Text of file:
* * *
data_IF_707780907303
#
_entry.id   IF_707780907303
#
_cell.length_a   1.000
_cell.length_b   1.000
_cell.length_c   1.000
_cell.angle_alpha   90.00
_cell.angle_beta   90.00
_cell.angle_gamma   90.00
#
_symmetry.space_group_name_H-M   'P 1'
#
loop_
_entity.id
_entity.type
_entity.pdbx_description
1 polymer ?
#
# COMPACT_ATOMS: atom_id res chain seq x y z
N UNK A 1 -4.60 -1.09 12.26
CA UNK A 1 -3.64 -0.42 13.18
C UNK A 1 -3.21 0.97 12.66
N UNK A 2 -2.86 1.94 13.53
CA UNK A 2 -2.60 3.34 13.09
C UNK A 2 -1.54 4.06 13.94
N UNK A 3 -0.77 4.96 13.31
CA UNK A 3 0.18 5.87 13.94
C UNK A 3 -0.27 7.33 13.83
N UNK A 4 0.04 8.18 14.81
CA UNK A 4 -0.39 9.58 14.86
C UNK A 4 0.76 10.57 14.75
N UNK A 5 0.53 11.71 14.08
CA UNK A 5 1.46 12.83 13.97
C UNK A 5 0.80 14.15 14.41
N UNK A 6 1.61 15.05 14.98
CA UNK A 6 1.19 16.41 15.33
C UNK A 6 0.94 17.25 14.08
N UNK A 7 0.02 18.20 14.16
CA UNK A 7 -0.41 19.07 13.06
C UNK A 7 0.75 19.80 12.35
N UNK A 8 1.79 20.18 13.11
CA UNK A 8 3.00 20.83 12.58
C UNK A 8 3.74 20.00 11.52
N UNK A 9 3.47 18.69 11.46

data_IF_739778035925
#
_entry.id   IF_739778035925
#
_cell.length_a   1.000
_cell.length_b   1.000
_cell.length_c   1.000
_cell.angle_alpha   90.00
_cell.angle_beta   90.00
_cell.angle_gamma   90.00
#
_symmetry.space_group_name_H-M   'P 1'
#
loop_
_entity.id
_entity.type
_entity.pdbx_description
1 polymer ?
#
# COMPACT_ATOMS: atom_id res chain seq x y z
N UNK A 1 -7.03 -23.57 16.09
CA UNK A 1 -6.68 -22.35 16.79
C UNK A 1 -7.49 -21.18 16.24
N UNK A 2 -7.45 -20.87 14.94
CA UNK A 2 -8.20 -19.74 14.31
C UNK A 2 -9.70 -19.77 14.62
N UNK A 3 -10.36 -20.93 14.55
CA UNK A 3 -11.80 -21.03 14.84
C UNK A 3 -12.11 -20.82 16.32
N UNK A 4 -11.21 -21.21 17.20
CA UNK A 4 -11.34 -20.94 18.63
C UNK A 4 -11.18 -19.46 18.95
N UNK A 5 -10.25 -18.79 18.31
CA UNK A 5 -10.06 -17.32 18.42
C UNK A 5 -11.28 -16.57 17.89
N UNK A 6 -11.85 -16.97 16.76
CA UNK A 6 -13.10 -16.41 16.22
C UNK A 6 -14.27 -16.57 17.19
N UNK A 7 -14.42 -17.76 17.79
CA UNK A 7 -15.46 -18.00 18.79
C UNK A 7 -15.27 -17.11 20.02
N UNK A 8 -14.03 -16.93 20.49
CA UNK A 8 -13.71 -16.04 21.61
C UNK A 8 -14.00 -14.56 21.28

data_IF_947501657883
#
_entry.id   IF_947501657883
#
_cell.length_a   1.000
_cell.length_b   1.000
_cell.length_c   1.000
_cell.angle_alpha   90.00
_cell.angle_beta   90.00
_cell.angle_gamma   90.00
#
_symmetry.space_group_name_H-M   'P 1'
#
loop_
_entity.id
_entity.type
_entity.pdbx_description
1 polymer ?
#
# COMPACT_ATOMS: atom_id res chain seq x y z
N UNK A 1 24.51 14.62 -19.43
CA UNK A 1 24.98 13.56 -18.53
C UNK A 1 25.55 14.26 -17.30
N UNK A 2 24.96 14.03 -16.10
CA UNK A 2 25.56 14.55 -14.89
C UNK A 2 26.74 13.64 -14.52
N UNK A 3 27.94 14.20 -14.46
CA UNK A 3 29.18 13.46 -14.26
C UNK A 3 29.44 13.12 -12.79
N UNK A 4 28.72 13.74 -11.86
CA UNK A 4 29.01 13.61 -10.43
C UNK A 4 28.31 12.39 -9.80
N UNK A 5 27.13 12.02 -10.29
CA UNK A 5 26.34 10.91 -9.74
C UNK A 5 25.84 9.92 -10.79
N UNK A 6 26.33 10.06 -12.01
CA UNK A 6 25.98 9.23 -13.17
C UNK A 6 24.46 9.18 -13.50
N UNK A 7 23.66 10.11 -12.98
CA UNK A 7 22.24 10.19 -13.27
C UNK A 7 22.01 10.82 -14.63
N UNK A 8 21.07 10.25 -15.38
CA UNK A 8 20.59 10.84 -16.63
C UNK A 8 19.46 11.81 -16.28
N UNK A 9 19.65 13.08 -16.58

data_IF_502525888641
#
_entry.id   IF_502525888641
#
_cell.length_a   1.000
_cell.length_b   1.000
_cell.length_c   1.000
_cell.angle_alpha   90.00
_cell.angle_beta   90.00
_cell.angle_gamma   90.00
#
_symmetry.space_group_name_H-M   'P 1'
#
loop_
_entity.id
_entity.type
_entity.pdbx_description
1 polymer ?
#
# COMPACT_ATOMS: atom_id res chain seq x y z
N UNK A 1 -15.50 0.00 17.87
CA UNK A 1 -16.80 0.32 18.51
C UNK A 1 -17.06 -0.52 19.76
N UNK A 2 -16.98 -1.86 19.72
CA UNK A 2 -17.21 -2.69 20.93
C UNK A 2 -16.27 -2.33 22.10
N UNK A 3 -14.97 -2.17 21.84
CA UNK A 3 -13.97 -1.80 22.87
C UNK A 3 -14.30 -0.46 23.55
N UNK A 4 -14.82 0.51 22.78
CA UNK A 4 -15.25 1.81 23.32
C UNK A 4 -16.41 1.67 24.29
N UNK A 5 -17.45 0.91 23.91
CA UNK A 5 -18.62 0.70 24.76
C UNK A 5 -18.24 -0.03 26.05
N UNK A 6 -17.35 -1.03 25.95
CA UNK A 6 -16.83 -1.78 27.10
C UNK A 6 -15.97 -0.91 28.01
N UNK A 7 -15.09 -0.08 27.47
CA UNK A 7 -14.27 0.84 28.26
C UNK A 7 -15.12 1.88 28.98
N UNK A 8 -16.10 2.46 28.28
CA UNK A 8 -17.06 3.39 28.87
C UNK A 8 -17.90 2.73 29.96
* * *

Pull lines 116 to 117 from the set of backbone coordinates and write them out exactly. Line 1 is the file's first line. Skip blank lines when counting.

N UNK A 3 27.94 14.20 -14.46
CA UNK A 3 29.18 13.46 -14.26